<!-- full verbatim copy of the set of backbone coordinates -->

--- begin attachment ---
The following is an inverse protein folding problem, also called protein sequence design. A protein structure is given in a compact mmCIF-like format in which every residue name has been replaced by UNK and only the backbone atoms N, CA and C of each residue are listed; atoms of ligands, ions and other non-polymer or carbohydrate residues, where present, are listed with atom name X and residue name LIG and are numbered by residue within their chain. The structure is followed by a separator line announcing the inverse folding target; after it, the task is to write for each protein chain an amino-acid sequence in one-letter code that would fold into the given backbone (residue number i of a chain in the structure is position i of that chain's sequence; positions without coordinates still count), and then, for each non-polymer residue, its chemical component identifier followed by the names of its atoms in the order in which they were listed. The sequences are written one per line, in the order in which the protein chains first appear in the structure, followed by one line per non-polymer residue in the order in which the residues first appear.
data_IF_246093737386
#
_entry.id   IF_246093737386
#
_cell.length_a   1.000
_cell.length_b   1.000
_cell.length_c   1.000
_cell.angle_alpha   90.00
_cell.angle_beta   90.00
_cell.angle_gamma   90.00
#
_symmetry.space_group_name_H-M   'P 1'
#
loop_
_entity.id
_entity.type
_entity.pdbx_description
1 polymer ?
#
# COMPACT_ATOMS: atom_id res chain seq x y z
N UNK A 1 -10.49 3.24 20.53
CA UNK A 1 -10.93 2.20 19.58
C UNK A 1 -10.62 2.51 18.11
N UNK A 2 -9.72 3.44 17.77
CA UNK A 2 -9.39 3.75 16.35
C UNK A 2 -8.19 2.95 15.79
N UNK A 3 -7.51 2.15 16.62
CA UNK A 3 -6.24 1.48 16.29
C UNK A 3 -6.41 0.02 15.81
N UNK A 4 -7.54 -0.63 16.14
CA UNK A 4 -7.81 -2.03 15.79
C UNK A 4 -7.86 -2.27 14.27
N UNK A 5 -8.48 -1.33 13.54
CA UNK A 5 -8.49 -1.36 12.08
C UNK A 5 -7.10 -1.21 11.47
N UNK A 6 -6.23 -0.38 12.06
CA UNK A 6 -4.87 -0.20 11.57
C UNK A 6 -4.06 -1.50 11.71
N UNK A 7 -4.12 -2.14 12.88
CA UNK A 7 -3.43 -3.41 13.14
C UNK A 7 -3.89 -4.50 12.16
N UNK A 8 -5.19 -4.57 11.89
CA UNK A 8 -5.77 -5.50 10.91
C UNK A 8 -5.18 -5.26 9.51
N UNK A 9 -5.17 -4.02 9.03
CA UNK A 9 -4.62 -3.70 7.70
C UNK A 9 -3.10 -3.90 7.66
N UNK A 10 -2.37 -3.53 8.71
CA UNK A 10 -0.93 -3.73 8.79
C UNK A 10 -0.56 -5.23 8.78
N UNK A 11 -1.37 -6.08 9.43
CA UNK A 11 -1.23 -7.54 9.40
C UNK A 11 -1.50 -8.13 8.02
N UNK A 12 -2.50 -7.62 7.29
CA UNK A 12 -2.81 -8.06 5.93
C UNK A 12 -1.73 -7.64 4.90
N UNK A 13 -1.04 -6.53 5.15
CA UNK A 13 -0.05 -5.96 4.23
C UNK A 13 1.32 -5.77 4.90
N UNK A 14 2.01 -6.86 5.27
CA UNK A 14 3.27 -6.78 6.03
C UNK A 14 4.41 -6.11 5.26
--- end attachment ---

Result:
The following is an inverse protein folding problem, also called protein sequence design. A protein structure is given in a compact mmCIF-like format in which every residue name has been replaced by UNK and only the backbone atoms N, CA and C of each residue are listed; atoms of ligands, ions and other non-polymer or carbohydrate residues, where present, are listed with atom name X and residue name LIG and are numbered by residue within their chain. The structure is followed by a separator line announcing the inverse folding target; after it, the task is to write for each protein chain an amino-acid sequence in one-letter code that would fold into the given backbone (residue number i of a chain in the structure is position i of that chain's sequence; positions without coordinates still count), and then, for each non-polymer residue, its chemical component identifier followed by the names of its atoms in the order in which they were listed. The sequences are written one per line, in the order in which the protein chains first appear in the structure, followed by one line per non-polymer residue in the order in which the residues first appear.
data_IF_246093737386
#
_entry.id   IF_246093737386
#
_cell.length_a   1.000
_cell.length_b   1.000
_cell.length_c   1.000
_cell.angle_alpha   90.00
_cell.angle_beta   90.00
_cell.angle_gamma   90.00
#
_symmetry.space_group_name_H-M   'P 1'
#
loop_
_entity.id
_entity.type
_entity.pdbx_description
1 polymer ?
#
# COMPACT_ATOMS: atom_id res chain seq x y z
N UNK A 1 -10.49 3.24 20.53
CA UNK A 1 -10.93 2.20 19.58
C UNK A 1 -10.62 2.51 18.11
N UNK A 2 -9.72 3.44 17.77
CA UNK A 2 -9.39 3.75 16.35
C UNK A 2 -8.19 2.95 15.79
N UNK A 3 -7.51 2.15 16.62
CA UNK A 3 -6.24 1.48 16.29
C UNK A 3 -6.41 0.02 15.81
N UNK A 4 -7.54 -0.63 16.14
CA UNK A 4 -7.81 -2.03 15.79
C UNK A 4 -7.86 -2.27 14.27
N UNK A 5 -8.48 -1.33 13.54
CA UNK A 5 -8.49 -1.36 12.08
C UNK A 5 -7.10 -1.21 11.47
N UNK A 6 -6.23 -0.38 12.06
CA UNK A 6 -4.87 -0.20 11.57
C UNK A 6 -4.06 -1.50 11.71
N UNK A 7 -4.12 -2.14 12.88
CA UNK A 7 -3.43 -3.41 13.14
C UNK A 7 -3.89 -4.50 12.16
N UNK A 8 -5.19 -4.57 11.89
CA UNK A 8 -5.77 -5.50 10.91
C UNK A 8 -5.18 -5.26 9.51
N UNK A 9 -5.17 -4.02 9.03
CA UNK A 9 -4.62 -3.70 7.70
C UNK A 9 -3.10 -3.90 7.66
N UNK A 10 -2.37 -3.53 8.71
CA UNK A 10 -0.93 -3.73 8.79
C UNK A 10 -0.56 -5.23 8.78
N UNK A 11 -1.37 -6.08 9.43
CA UNK A 11 -1.23 -7.54 9.40
C UNK A 11 -1.50 -8.13 8.02
N UNK A 12 -2.50 -7.62 7.29
CA UNK A 12 -2.81 -8.06 5.93
C UNK A 12 -1.73 -7.64 4.90
N UNK A 13 -1.04 -6.53 5.15
CA UNK A 13 -0.05 -5.96 4.23
C UNK A 13 1.32 -5.77 4.90
N UNK A 14 2.01 -6.86 5.27
CA UNK A 14 3.27 -6.78 6.03
C UNK A 14 4.41 -6.11 5.26